Market Snapshot: U.S. Stocks Hit 7-Month Lows
U.S. stocks fell sharply for the second session as the mood of investors had not changed much since Friday amid continued worries about the European debt crisis derailing the global recovery. The corporate and economic calendar were relatively light and also failed to brighten the general sentiment. Selling pressure intensified in late trading as the euro took a dive against the dollar and data on consumer credit indicated that households remain cautious about spending.
In the S&P 500 index, industrials (-2.47%) and financials (-1.95%) led the broader decline. Goldman Sachs shares were down 2.6% to $138.68 on the news that the Financial Crisis Inquiry Commission subpoenaed information from the company after it failed to comply with earlier requests. Among technology stocks, Apple shares fell 2% to $251 despite the introduction of a new iPhone 4.
The Dow fell 1.2% to a 7-month low and below the level registered on May 6 due to a “flash crash.” Telecom was the only sector in the positive territory as investors favored safer stocks.
In Europe, finance ministers are meeting in Luxembourg to hash out the details of a €440 billion ($527 billion) loan package intended to be a backstop for indebted European countries. As a part of this program, a special purpose vehicle will be set up to borrow money from capital markets and then lend at a higher interest rate to the troubled country, WSJ reports.
Despite an unexpected jump in German factory orders (up 2.8% seasonally adjusted versus expectations of 0.4% decline), the further drop in the euro pushed European stocks down. Overall basic materials and industrials led the decline. The German DAX was down 0.57%, the French CAC 40 lost 1.21%, the London FTSE 100 was down 1.11%.
On the economic calendar, the Federal Reserve Board reported total outstanding consumer credit rose by US$1 billion in April, rising at a seasonally adjusted annual rate of 0.5% m/m, after a downward-revised 2.7% contraction in March. However, the gain in April was driven entirely by a 7.1% gain in non-revolving credit, including student loans and auto loans. On the other hand, revolving credit continued to fall, with no signs of easing in the pace of decline. On an annualized basis, revolving credit collapsed 12% in April after falling 5.3% in March. Outstanding consumer credit rose for the first time in January after a year of contraction and rose again in April, the gains driven by revolving credit. However, as of April 2010, revolving consumer credit had contracted for 18 of the previous 19 months.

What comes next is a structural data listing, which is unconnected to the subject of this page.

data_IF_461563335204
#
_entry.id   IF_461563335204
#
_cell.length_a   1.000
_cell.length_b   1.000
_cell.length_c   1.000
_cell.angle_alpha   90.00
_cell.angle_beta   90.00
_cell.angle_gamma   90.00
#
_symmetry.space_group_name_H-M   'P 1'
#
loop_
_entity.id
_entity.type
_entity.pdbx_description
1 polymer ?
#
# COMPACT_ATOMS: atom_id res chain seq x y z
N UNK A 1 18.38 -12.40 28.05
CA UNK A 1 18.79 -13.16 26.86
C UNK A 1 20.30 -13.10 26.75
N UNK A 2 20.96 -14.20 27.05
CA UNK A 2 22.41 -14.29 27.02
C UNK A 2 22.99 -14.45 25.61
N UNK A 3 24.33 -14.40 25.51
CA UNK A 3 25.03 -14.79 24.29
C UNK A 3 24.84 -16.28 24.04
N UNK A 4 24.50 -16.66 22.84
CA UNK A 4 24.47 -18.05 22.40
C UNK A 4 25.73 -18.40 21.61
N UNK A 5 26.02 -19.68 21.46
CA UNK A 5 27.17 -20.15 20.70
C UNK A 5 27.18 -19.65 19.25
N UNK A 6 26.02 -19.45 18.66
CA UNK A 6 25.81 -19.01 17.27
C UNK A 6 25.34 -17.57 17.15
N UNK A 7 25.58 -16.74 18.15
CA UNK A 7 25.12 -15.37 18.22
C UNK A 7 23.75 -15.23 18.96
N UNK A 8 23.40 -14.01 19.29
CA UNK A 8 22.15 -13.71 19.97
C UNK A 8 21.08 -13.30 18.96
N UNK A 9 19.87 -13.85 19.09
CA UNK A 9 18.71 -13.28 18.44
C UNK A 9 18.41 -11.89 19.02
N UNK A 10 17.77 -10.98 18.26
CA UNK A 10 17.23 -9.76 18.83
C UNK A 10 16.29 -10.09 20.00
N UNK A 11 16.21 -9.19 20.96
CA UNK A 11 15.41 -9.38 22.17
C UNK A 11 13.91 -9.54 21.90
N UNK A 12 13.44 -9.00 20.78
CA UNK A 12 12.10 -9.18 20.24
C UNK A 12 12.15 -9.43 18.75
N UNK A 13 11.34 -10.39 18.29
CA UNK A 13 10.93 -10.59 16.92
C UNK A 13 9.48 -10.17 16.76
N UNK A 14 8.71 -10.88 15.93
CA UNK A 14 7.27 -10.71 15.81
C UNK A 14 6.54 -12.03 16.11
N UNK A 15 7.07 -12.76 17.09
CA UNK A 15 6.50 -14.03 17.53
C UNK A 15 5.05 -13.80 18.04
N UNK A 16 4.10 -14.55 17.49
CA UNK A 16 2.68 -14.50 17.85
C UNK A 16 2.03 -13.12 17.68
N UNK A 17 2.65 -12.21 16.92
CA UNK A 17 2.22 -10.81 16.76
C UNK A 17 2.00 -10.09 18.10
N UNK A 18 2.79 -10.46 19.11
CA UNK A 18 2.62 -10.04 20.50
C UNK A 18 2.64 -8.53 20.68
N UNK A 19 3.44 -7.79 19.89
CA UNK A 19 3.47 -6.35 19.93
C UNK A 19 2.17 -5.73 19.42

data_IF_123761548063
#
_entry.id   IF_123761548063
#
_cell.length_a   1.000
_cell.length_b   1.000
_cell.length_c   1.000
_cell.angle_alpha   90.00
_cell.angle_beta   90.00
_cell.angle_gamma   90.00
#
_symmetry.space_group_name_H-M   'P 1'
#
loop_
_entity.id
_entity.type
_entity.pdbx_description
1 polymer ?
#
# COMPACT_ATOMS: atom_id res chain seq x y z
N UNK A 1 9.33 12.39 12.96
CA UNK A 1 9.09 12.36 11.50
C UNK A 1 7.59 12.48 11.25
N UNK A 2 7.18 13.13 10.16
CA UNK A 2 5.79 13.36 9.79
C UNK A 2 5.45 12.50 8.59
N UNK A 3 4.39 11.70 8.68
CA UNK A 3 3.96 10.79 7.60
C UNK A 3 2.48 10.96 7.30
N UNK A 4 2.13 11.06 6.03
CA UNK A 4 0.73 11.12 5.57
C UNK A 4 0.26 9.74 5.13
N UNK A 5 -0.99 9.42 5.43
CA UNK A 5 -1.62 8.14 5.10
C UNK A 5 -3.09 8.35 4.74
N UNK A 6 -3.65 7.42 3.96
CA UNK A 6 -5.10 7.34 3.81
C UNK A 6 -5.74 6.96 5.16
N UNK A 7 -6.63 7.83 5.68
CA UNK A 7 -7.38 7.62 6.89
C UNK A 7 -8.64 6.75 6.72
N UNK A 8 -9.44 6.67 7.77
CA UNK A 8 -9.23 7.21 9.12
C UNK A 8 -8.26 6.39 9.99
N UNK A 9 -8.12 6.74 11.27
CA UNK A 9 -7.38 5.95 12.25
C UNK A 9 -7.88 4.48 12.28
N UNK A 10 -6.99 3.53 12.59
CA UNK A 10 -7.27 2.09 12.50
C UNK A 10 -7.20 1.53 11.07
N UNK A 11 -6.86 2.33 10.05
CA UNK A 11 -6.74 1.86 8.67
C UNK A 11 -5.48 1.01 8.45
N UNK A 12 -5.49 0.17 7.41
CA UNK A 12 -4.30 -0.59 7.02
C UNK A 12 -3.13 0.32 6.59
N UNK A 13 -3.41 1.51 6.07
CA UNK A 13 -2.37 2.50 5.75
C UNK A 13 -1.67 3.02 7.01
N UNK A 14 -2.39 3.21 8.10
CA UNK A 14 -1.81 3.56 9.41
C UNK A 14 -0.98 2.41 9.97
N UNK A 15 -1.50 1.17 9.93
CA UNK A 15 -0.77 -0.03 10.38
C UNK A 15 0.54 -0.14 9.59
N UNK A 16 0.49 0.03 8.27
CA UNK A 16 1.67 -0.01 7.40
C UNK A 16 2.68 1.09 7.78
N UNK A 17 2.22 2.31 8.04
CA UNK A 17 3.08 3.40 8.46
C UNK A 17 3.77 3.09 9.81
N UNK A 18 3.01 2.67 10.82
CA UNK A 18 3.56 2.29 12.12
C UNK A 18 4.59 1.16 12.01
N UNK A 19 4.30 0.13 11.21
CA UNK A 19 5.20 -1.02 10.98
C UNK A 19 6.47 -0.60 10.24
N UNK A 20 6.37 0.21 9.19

Into close, the S& P 500 index fell 14.41 points, or 1.35% to close a t 1,050.47.
The Dow slid 115.48 points, or 1.16% to close at 9,8161.49 and 1.16%.
The tech-heavy Nasdaq composite index was down 45.27 points, or 2.04% to close at 2,173.9.
Treasurys prices rose with the yield on the benchmark 10-year Treasury note down yielding 3.14%, down from 3.20%, from late Friday.
Crude for July delivery settled down 13 cents, or 0.2%, at $71.38 a barrel on the New York Mercantile Exchange on continued fears over slowing demand for oil due to a tepid global recovery.
In currency markets today the euro stabilized in late trading after falling to new 4-year lows against the dollar.
In currency, EUR/USD traded at 1.1919, down from 1.1968 late on Friday in New York, Cable was quoted at 1.4467, down from 1.4476. USD/JPY traded at 91.41, down from 91.84. USD/CHF was at 1.1633, up from 1.1612, while USD/CAD was quoted at 1.0601, up from 1.0597.
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One Response to “Market Snapshot: U.S. Stocks Hit 7-Month Lows”
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